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Belonging

We are all desperate to belong. The question is how much are we willing to pay?

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Belonging by Aidan Thorn



Stress lined a face that should have bore no signs of age. Desperation, hunger, and fear told on that face. And it was those and uncountable other problems that led him here this evening. Lying in wait, a multi-storey car park, a blade twitching at the end of his arm as it shook from nerves.
           
The multi-storey was sparsely populated with cars, but those parked inside were high-end. Beemers, Mercs, Audis. He’d picked a floor with only one car—a Silver Merc, personal plates and alloy wheels you could see your face in. Trendy bars and restaurants surrounded the area—there was even a theatre. A place people with money went to be served by those who had none. He was just three miles from where he lived, but he might as well have been a million—he had nothing in common with these people.
           
Footsteps approached. The hard soles of expensive shoes echoed on concrete. He hid behind a pillar next to the Merc and brought the knife to chest level; he gripped it in tight to himself—an attempt to stop the shaking.
           
The car chirped electronically as its indicator lights blinked orange and it unlocked.

He breathed deep and stepped out from behind the pillar—between the car and its owner.

“Keys, wallet, watch.”

It was supposed to be a demand, but the words left his mouth in a choked whisper.

The Merc’s owner was a big man, the sort of big that comes with good living rather than hours in a gym. And as he gazed upon his attacker it was not fear or shock that influenced his features—but pity. He held out his arms, palms face down in a calming gesture.

“OK, OK, whatever you want. Just put the knife down.” He pulled open his heavy wool coat with exaggerated slowness to show he wasn’t going to try anything stupid and reached inside for his wallet.

Rich people didn’t fear losing a few possessions; they always had, or could get, more. But the attacker wasn’t just there to take what the rich could get more of— he was there to take everything. He lunged forward and with an uncontrolled and unconscious action stabbed at a flabby mid-section more times than he could count.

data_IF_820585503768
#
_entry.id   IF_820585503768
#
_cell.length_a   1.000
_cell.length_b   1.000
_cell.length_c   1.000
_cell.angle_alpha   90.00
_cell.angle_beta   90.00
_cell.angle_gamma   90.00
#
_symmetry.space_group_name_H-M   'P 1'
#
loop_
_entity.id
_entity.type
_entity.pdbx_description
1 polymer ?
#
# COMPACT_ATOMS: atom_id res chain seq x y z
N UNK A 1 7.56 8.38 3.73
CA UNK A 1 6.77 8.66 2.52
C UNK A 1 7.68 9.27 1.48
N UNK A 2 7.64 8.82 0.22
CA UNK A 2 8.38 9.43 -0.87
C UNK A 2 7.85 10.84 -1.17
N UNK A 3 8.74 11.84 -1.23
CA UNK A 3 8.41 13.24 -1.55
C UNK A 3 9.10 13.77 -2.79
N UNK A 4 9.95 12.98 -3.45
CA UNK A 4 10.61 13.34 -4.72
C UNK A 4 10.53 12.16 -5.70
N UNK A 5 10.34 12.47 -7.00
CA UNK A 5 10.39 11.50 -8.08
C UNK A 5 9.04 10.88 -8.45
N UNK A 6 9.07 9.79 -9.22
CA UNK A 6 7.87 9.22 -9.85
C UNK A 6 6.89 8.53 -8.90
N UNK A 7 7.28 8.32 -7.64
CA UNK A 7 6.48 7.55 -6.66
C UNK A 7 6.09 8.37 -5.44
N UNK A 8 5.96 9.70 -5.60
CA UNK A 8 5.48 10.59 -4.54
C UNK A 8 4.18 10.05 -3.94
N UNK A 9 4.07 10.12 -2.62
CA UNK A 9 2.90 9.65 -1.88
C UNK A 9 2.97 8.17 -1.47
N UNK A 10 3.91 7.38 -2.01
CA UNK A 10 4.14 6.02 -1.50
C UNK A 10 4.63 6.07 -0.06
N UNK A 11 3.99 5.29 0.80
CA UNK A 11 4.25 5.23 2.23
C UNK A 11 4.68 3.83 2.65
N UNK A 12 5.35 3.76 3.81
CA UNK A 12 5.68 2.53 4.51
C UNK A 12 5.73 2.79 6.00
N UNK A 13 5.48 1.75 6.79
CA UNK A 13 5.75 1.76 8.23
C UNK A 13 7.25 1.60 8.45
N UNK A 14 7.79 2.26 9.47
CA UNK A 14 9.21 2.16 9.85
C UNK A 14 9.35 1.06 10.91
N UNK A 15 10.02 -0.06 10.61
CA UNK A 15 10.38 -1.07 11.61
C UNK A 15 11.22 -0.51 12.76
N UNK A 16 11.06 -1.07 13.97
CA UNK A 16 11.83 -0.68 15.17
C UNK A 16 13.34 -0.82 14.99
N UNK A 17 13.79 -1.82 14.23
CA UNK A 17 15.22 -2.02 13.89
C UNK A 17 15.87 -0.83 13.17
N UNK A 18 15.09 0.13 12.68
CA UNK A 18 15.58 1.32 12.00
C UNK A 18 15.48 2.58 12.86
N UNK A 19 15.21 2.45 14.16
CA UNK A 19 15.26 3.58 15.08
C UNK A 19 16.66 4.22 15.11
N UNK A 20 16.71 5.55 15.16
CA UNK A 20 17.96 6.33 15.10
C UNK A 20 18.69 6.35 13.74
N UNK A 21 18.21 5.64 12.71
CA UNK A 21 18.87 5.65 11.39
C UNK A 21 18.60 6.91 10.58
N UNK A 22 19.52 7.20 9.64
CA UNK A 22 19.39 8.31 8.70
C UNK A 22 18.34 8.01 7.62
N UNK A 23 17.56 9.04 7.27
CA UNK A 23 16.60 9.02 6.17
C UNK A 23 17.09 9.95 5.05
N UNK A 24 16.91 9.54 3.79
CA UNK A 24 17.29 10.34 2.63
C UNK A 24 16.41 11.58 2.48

Now there was shock on the man’s face—shock and panic. He stumbled to the floor and the hand that had been reaching inside his coat flopped loose, dislodging his wallet, which fell to the concrete next to him.

“But … I was going to give you what you wanted,” he said in a weak tone drenched in confusion.

“I’m sorry, I’m so sorry.” The attacker’s voice was puny; the gravity of what he’d just down rattled through him.

Cruel laughter echoed through the car park, the forced laughter of a person trying to demonstrate his satisfaction with what he’d just seen. A man walked out from behind the next pillar. He was holding an iPhone in front of him. He’d recorded everything. He got in close to the dying man bleeding out on the floor and let the camera linger on him while he died. When he was sure that he was gone he switched the phone’s focus to the attacker.

The screen showed a young boy, thirteen at most. He dropped the knife to the floor. His eyes were filled with tears, but he tried to hold them back, tried to look tough, as he looked over the phone screen and into the eyes of the man holding it.

“You’re one of us now, Derek. Welcome to the Far Street Crew,” said the voice of the cruel laugh from over the screen. “Cold motherfucker like you will go a long way with us.”

Young Derek Gibbs had passed his initiation. Being one of the Far Street Crew meant he’d never feel hungry or have an empty wallet again. But what he’d done here tonight would leave a hollowness in the pit of his stomach that he’d never lose.


Aidan Thorn’s short fiction has appeared in Byker Books Radgepacket series, the Near to the Knuckle Anthology: Gloves Off, Exiles: An Outsider Anthology, The Big Adios Western Digest and Shadows & Light as well as online at Thrillers, Killers ‘n’ Chillers, Thrills, Kills and Chaos, Near to the Knuckle, Pulp Metal Magazine, Shotgun Honey and Spelk. His second short story collection, Urban Decay, will be published by Grit Fiction in Spring 2015.